Given some of the concrete roads, even around here that 18 wheeled
traffic has beaten down, the ride can be plenty rough.
Since this was an unplanned outing, I had no way to
tell what sort of acceleration this sling shot might be capable of,
however, through the seat of your pants, you know, that it is straining
to go. Just a jab of the pedal away. Even my short pokes on the go pedal
resulted in instantaneous response, shooting forward like a shot. The
torque delivery is smooth, and linear, with no sudden surprises. Just
sheer pure power all totally under the control of your right foot. Much
easier to keep in check than I had figured it would be.
My guardian declared that it was time for the show.
Yes, I do get to ride in the drifting exhibition, with my partner at the
helm. That was part of the agreement I signed, when I waived my right to
go on living for a shot at the Viper. Now, there is the situation on
extracting yourself from this box. I had to step out to prevent leg
fricassee, then pull my head forward, and twist so that I could get my
arm onto the top of the car, to enable myself to get free. I wouldn't
enjoy that very much every time I drove the car. And it was far from
graceful, believe me. On the way around for the switch, I opened the
trunk. Wow. Not much room there. I can't imagine some of the guys that I
know choosing the Viper to go out on the town with. The boot end
wouldn't hold their golf clubs and cases of beer going away. You might
be able to haul enough to make it for two for a couple days over a
weekend if you make certain that the luggage is small.
Being a young guy, my driver slips in and out of the
Viper with ease. Why not? It is in my opinion a younger person's car. It
is good that Dodge builds such a monster, however, I would like to see
something a little more refined. I mean, hey, an anvil is an anvil!
Given the development that has been had for the Viper, the original
intent is very much still in the genes. The price of admission no doubt
keeps a lot of kids from ever being able to afford a Viper.
Now, he slips in behind the wheel, and I struggle to
insert myself into the passenger seat. I click the seat belt into place,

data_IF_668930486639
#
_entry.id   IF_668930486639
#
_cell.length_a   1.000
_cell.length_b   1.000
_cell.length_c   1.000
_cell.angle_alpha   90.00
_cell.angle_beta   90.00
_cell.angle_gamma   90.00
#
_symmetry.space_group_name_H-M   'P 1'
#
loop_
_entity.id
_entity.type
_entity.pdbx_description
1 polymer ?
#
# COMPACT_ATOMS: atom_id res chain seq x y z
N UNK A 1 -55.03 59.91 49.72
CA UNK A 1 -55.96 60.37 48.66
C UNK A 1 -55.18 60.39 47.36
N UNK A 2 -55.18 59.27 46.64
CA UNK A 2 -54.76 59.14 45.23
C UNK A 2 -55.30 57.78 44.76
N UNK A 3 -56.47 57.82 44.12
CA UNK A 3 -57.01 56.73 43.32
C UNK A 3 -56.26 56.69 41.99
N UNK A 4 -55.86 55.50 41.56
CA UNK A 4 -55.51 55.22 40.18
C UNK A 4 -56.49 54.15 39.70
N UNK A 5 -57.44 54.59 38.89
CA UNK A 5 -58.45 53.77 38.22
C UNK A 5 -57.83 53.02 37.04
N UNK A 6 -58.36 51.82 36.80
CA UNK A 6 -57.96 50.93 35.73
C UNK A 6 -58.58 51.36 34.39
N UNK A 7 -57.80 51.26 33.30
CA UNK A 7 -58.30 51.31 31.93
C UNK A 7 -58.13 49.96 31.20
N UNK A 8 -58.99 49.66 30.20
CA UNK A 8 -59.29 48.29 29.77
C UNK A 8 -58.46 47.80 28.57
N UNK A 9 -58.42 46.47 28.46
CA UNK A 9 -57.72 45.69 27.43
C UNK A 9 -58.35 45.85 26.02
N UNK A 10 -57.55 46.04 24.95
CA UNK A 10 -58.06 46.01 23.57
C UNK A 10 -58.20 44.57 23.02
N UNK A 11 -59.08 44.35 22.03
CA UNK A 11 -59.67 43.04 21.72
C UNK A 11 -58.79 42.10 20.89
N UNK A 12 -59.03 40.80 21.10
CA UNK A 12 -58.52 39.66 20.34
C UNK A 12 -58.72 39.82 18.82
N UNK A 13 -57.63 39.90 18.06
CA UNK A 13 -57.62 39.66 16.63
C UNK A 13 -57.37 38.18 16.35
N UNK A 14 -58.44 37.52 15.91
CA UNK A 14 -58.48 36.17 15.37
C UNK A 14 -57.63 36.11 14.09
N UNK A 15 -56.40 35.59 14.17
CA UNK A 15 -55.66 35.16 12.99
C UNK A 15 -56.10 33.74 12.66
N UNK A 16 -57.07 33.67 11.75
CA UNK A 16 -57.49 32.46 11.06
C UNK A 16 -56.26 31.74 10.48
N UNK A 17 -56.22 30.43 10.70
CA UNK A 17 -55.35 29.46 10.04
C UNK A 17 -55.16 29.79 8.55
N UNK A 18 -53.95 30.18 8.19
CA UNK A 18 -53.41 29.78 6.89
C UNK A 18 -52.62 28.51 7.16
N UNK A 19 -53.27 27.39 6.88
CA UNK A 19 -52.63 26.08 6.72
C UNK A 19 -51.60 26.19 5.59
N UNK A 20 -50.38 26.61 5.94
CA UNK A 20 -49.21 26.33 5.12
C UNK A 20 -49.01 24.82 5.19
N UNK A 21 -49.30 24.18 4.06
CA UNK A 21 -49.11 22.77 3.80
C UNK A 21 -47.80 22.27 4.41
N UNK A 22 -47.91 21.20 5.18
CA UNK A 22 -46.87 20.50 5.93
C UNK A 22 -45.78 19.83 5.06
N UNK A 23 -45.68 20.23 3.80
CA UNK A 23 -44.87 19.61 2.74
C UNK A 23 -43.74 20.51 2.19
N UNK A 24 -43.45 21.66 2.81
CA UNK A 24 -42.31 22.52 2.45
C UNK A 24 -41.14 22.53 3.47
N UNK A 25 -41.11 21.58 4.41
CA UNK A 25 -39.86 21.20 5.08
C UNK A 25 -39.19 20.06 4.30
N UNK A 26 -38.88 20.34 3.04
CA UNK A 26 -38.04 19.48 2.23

and before I can look to straighten myself up, I am slammed back into
the seat! The engine screams with a loud belly roar, and the Viper is
blasting across the parking lot. I can't get a sense of how fast,
because I can't get my head up! No kidding! The punch from that V-10 at
full blast generates so much force, that you are just pinned!
I am gonna tell ya, I have ridden or driven a whole
lot of very powerful cars. A couple of early model 300s. A 1962 Super
Stock Plymouth 413 that my brother ended up racing. A 1964 426 Hemi that
my brother had for racing. Some pretty darn hot police packages with the
440 V-8s. And a couple of street ready 426 Hemi V-8s that were docile
enough for the wives to operate getting groceries from the store but
would rip off stupendous acceleration. Yes, these cars were fast.
One of the greatest automotive writers was a gentleman
named Tom McCahill. He began his car testing for Mechanix Illustrated
by sneaking off with a 1948 Ford Tudor and wringing it out. He coined
the phrase "beautiful brute" when he went all eloquent over some of the
original Chrysler 300s that he tested. He went on to say of the later
models that they were like "steel fists inside velvet gloves, looking
all fine, but with a knock out punch when called on." With all due
respect to him, and not to re-coin a phrase lightly, let me say that the
Viper is just a brute. A steel fist that is not in any sort of glove,
and doesn't apologize for it either!
In my entire experience, I have never, ever, felt a
car accelerate so hard! It was just like being in an airplane that had
suddenly gone to full take off thrust by a half. I never saw it coming,
and it is just an experience that cannot be appreciated unless you go
and get in one of these torque delivery monsters for yourself. Let me
say this. At no time did I feel unsafe or uncomfortable. Not even
a single little bit. The Viper was tough, competent, and straight. My
driver tossed it around, spun it out, slammed through the gears, flipped
it back and forth across the track, slammed on the brakes, downshifted
like crazy, accelerated with his foot stuck right on the floor, and
never at any time did he make me feel like he should do anything less.
In fact, the sensation was better than riding on the Hulk roller coaster
at Universal Orlando Resort! And I rode that thing many a time.
The Viper has its place among vehicles. Really, it is
not something that I would choose to be a daily commuter. Although, for
weekend outings, and just blasting around, I would not fail to have one,
and hey, maybe two or three of them! Just be cautioned that these are
tough brutish types of cars. They aren't meant to be Sunday go to Church
meeting rides. Blast by the Church, yes!
No doubt there are more sophisticated, perhaps less
expensive, more comfortable, cars in this class. But a Viper is a Viper,
and there isn't anything else that can come close. A vehicle built in a
class by itself.